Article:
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Candelaria v. Erickson


May 14, 2007


The opinion of the court was delivered by: Ronald L. Ellis, United States Magistrate Judge



Pro se plaintiff, Juan Candelaria ("Candelaria"), brings this motion for the imposition of sanctions against defendant St. Agnes Hospital ("St. Agnes" or "defendants") and its attorney, for deliberately failing to comply with this Court's January 12, 2007 Order ("January Order"), and for its deceptive and misleading conduct. Plaintiff's Application for Sanction and Appropriate Action against Defendant St. Agnes Hospital and Its Attorney of Record for Failure to Comply with the Court's Order of January 12, 2007 and For Their Conduct Which Reasonably Have the Effect of Deceiving or Misleading the Court and Plaintiff ("Candelaria Mot.") at 1. For the reasons set forth below, Candelaria's motion for sanctions is DENIED.


On July 31, 2002, Laura B. Jordan ("Jordan"), an associate with the law firm representing defendants, submitted a reply affidavit in response to Candelaria's opposition to defendants' motion to dismiss, and in opposition to Candelaria's cross-motion for summary judgment. Reply Affidavit & Affidavit in Opposition to Plaintiff's Summary Judgment Motion ("Jordan Aff.") at 1. Within that affirmation, Jordan stated that "the medical record reflects that the plaintiff was diagnosed with FSGS [focal segmental glomerular sclerosis] which caused his renal failure." Id. ¶ 13. She further stated, "Review of the record reveals that the assessment was of acute or chronic renal failure secondary to focal segmental glomerular sclerosis with super imposed acute renal insufficiency secondary to Vasotec (medication for hypertension)." Id. ¶ 33. Subsequently, defendants' motion to dismiss and Candelaria's cross-motion for summary judgment were denied by Judge Swain on June 28, 2005, and discovery commenced. See Docket # 32.

Candelaria served defendants with his First Set of Interrogatories, dated July 24, 2006. Candelaria Mot. at 3. St. Agnes's response, dated August 15, 2006, set forth its objections to particular interrogatories. Id. at 4. On November 1, 2006, this Court granted Candelaria's motion to compel responses to Interrogatory Nos. 1, 2, 4, 10, 13, 14, and 15. Memorandum Opinion and Order, dated November 1, 2006 ("November Order"). By letter dated November 10, 2006, Candelaria asked the Court to set a date by which defendants must respond, claiming they had not yet responded in accordance with the November Order. Defendants filed no opposition to the request from plaintiff, and the Court ordered that the interrogatories as set forth in November Order be responded to by January 31, 2007. Order, January 12, 2007 ("January Order").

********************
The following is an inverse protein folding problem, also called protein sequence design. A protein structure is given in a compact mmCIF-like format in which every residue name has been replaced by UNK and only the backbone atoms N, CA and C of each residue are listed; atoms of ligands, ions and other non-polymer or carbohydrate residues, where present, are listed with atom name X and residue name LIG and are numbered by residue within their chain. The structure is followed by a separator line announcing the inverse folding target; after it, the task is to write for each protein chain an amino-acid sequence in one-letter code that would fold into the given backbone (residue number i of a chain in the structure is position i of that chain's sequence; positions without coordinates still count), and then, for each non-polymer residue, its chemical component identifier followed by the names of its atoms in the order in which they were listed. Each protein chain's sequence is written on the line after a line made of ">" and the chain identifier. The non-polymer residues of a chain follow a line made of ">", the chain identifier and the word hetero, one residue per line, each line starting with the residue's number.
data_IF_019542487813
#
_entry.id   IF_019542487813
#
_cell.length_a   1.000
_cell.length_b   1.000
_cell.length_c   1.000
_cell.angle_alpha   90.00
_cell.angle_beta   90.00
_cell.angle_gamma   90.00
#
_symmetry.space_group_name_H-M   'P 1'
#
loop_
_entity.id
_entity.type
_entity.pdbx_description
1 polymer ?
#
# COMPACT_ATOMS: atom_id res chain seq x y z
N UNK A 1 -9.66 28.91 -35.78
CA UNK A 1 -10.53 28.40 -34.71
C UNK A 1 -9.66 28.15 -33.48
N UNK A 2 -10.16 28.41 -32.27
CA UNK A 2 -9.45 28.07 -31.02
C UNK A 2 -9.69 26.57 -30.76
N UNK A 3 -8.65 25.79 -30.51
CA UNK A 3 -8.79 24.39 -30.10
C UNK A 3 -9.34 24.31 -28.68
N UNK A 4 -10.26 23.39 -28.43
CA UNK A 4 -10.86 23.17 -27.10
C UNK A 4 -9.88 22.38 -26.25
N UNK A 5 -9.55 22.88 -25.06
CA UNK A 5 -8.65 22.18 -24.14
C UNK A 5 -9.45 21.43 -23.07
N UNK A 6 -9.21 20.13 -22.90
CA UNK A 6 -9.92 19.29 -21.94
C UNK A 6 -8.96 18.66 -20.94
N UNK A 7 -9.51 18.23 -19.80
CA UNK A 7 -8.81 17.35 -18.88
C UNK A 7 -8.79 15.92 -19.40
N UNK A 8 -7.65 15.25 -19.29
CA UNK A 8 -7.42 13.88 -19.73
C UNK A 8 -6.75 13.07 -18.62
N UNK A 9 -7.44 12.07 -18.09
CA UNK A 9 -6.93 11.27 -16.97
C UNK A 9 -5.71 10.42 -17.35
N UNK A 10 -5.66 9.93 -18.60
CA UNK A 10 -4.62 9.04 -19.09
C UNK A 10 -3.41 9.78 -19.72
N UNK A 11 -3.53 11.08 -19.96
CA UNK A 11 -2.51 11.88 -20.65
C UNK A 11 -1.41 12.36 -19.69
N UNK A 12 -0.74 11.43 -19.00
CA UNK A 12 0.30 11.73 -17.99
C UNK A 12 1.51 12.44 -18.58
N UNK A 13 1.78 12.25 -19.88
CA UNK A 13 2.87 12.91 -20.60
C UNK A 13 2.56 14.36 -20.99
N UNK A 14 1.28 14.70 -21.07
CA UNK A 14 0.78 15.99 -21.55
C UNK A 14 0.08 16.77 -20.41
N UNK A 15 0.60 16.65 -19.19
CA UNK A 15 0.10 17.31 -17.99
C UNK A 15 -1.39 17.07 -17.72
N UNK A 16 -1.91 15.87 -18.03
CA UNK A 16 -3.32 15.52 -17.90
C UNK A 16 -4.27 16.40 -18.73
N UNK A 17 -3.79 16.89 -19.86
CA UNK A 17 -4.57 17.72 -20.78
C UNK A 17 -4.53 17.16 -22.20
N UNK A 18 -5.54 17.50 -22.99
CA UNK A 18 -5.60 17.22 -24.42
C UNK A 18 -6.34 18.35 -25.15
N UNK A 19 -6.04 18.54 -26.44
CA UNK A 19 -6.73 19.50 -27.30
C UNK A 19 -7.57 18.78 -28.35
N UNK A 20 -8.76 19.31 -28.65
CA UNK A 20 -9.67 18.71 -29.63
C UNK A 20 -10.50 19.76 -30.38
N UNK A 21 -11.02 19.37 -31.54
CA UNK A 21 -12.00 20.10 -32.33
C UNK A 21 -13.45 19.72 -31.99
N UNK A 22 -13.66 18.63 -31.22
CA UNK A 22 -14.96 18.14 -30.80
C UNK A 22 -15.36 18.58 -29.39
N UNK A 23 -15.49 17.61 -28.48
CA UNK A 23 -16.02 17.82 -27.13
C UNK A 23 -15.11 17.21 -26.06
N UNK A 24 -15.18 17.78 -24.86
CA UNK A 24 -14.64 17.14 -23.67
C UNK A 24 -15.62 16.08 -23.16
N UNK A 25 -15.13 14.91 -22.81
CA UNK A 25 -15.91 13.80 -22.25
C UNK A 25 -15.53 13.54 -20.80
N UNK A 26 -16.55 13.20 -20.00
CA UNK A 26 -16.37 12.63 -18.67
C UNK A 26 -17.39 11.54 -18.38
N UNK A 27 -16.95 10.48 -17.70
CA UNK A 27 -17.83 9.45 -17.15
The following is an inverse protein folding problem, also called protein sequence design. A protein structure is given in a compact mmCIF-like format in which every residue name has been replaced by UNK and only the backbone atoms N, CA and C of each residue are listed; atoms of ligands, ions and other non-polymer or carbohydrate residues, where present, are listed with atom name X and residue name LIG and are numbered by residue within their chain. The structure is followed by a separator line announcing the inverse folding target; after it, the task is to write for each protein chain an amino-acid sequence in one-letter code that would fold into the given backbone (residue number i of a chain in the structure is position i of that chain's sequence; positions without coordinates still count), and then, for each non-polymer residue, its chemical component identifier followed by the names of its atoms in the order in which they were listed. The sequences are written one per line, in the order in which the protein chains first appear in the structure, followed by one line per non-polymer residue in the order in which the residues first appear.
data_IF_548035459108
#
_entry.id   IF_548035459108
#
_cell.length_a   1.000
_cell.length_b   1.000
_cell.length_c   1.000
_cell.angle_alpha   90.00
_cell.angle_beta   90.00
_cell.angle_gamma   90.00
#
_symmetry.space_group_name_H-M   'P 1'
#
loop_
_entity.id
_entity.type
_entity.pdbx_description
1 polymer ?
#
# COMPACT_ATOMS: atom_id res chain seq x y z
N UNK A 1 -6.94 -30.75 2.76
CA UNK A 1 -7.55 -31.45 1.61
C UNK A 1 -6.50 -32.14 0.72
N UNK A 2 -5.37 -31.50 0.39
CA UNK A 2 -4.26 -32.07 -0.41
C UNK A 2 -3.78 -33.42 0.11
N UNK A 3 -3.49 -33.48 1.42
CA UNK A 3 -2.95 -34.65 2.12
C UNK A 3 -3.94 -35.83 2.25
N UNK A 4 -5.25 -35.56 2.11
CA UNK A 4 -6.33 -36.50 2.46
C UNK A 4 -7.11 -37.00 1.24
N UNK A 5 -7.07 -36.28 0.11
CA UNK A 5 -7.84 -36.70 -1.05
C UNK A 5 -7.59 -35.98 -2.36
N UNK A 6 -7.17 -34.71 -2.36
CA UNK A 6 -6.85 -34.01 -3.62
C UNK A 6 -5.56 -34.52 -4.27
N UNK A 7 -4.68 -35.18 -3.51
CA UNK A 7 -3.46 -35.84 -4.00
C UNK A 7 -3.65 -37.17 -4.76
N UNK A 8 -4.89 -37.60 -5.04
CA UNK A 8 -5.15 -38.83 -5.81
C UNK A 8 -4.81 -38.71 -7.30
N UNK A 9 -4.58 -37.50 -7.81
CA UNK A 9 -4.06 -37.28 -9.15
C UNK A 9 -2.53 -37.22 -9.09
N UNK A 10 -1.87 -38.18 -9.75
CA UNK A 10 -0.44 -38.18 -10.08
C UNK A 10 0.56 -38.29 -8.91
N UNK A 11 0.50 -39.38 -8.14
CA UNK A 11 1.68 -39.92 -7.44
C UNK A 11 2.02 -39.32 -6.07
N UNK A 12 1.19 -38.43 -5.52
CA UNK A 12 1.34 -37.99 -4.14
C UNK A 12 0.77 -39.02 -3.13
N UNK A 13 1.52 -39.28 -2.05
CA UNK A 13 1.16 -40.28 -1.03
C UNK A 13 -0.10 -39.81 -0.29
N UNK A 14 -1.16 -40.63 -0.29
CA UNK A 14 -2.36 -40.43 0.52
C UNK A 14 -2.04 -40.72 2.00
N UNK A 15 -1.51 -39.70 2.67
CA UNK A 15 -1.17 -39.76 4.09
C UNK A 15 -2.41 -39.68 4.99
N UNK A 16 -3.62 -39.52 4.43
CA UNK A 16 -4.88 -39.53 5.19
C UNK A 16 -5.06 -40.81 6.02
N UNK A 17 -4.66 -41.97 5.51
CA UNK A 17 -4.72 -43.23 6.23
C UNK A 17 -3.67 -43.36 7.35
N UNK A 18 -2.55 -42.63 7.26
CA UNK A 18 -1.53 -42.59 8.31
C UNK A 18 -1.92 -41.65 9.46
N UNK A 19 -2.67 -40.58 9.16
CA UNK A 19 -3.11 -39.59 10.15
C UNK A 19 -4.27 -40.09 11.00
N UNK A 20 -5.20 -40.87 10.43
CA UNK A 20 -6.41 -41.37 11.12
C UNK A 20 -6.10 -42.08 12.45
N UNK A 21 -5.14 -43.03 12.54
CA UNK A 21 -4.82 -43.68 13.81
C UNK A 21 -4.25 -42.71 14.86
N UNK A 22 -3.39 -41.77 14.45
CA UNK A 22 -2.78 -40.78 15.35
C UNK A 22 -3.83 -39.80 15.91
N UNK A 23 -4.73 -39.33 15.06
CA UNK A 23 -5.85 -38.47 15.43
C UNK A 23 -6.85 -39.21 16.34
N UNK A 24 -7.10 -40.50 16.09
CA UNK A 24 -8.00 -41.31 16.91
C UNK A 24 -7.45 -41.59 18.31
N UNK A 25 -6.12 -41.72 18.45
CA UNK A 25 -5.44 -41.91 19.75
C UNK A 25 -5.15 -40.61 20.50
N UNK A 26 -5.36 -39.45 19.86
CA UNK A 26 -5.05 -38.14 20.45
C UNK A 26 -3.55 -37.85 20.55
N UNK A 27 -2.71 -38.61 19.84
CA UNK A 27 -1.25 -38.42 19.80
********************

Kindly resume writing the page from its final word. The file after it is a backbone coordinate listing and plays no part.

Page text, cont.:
Candelaria now moves for sanctions against St. Agnes and its attorney on two grounds. First, he asserts that St. Agnes misled him and the Court by its statements in an affirmation dated July 31, 2002. Laura B. Jordan Affirmation ("Jordan Aff."). Second, he claims that St. Agnes failed to comply with the January Order, which directed St. Agnes to respond to his interrogatories.


A. Standard under Rule 26*fn1

Under Rule 26(g)(1) of the Federal Rules of Civil Procedure, an attorney's signature on a discovery disclosure "constitutes a certification that to the best of the signer's knowledge, information and belief, formed after a reasonable inquiry, the disclosure is complete and correct ..." (Emphasis added). FED.R.CIV.P. 26(g)(1). Furthermore, Rule 26(g)(2) provides, in relevant part:

The signature of the attorney or party constitutes a certification that to the best of the signer's knowledge, information and belief, formed after a reasonable inquiry, the [discovery] response ... is ... (B) not interposed ... to cause unnecessary delay or needless increase in the cost of litigation; and (C) not unreasonable or unduly burdensome or expensive.

FED.R.CIV.P.26(g)(2)(A)-(C); see also Metropolitan Opera Ass'n, Inc. v. Local 100, Hotel Employees and Restaurant Employees Int'l Union, 212 F.R.D. 178, 218-219 (S.D.N.Y.2003) ("Rule 26(g) imposes on counsel an affirmative duty to engage in pretrial discovery responsibly"). According to Rule 26(g)(3), "[i]f without substantial justification a certification is made in violation of the rule, the court, upon motion or upon its own initiative, shall impose on the person who made the certification, the party on whose behalf the disclosure is made, or both, an appropriate sanction, which may include an order to pay the amount of the reasonable expenses incurred because of the violation, including a reasonable attorney's fee." (Emphasis added). FED.R.CIV.P. 26(g)(3). Where a violation of Rule 26(g) occurs, imposition of sanctions is mandatory. FED.R.CIV.P. 26(g) Advisory Committee Notes to 1983 Amendment; Chambers v. NASCO, Inc., 501 U.S. 32, 51 (1991); Clark v. Westchester County, 1998 WL 709834, at *9 (S.D.N.Y. Oct. 9, 1998).